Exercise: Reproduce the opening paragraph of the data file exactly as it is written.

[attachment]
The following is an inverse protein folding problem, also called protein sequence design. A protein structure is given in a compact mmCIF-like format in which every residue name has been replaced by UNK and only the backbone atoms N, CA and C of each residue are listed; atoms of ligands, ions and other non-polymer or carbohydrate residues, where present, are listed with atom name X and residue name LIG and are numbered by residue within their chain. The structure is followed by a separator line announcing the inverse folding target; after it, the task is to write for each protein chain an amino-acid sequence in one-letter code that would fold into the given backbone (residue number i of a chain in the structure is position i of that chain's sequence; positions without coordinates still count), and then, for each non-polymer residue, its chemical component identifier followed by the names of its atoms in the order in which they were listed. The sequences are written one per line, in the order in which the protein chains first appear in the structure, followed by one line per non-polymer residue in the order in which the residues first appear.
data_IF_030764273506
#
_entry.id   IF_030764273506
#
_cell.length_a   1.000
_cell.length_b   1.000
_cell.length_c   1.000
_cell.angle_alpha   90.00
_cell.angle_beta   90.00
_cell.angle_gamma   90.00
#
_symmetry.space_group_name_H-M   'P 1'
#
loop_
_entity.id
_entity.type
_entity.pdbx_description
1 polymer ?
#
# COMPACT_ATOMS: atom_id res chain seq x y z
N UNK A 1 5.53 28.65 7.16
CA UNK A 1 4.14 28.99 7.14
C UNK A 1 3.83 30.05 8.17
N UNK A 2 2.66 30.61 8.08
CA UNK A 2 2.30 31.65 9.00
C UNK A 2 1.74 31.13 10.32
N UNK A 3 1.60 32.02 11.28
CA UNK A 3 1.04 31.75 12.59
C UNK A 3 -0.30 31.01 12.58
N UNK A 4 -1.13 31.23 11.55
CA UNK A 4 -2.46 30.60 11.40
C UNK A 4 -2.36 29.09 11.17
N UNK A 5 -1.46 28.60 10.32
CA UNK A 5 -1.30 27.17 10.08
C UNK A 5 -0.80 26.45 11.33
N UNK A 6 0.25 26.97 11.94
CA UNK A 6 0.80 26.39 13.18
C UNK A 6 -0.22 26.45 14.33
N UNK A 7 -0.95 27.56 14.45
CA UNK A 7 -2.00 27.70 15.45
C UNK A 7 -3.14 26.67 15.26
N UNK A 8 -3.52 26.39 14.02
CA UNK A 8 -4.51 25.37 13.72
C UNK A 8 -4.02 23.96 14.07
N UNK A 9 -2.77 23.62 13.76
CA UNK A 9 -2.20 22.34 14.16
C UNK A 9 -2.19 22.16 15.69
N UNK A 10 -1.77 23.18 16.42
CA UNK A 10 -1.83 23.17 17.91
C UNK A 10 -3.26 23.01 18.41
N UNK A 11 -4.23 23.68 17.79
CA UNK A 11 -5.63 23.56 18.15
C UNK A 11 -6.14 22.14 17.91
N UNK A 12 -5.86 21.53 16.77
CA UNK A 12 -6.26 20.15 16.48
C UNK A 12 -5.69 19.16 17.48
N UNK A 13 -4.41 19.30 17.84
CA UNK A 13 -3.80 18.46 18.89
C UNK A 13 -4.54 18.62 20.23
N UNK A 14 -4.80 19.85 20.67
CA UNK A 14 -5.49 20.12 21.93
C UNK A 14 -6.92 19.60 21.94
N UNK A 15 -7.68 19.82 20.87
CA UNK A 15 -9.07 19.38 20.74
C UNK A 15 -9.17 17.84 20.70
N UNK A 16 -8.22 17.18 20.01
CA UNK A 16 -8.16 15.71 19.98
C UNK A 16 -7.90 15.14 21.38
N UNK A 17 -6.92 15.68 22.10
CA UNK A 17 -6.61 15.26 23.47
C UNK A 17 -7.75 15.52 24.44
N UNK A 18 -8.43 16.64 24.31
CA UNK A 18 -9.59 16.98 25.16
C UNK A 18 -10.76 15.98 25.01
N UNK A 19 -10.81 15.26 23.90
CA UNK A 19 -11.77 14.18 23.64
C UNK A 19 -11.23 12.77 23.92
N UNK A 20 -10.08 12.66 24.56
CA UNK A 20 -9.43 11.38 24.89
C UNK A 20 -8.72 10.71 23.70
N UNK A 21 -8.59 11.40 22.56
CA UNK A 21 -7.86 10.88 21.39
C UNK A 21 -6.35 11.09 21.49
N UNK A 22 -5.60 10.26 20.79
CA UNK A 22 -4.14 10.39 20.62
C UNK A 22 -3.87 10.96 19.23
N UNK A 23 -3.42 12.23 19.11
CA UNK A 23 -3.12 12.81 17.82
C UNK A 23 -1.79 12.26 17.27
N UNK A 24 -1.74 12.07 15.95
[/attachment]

The following is an inverse protein folding problem, also called protein sequence design. A protein structure is given in a compact mmCIF-like format in which every residue name has been replaced by UNK and only the backbone atoms N, CA and C of each residue are listed; atoms of ligands, ions and other non-polymer or carbohydrate residues, where present, are listed with atom name X and residue name LIG and are numbered by residue within their chain. The structure is followed by a separator line announcing the inverse folding target; after it, the task is to write for each protein chain an amino-acid sequence in one-letter code that would fold into the given backbone (residue number i of a chain in the structure is position i of that chain's sequence; positions without coordinates still count), and then, for each non-polymer residue, its chemical component identifier followed by the names of its atoms in the order in which they were listed. The sequences are written one per line, in the order in which the protein chains first appear in the structure, followed by one line per non-polymer residue in the order in which the residues first appear.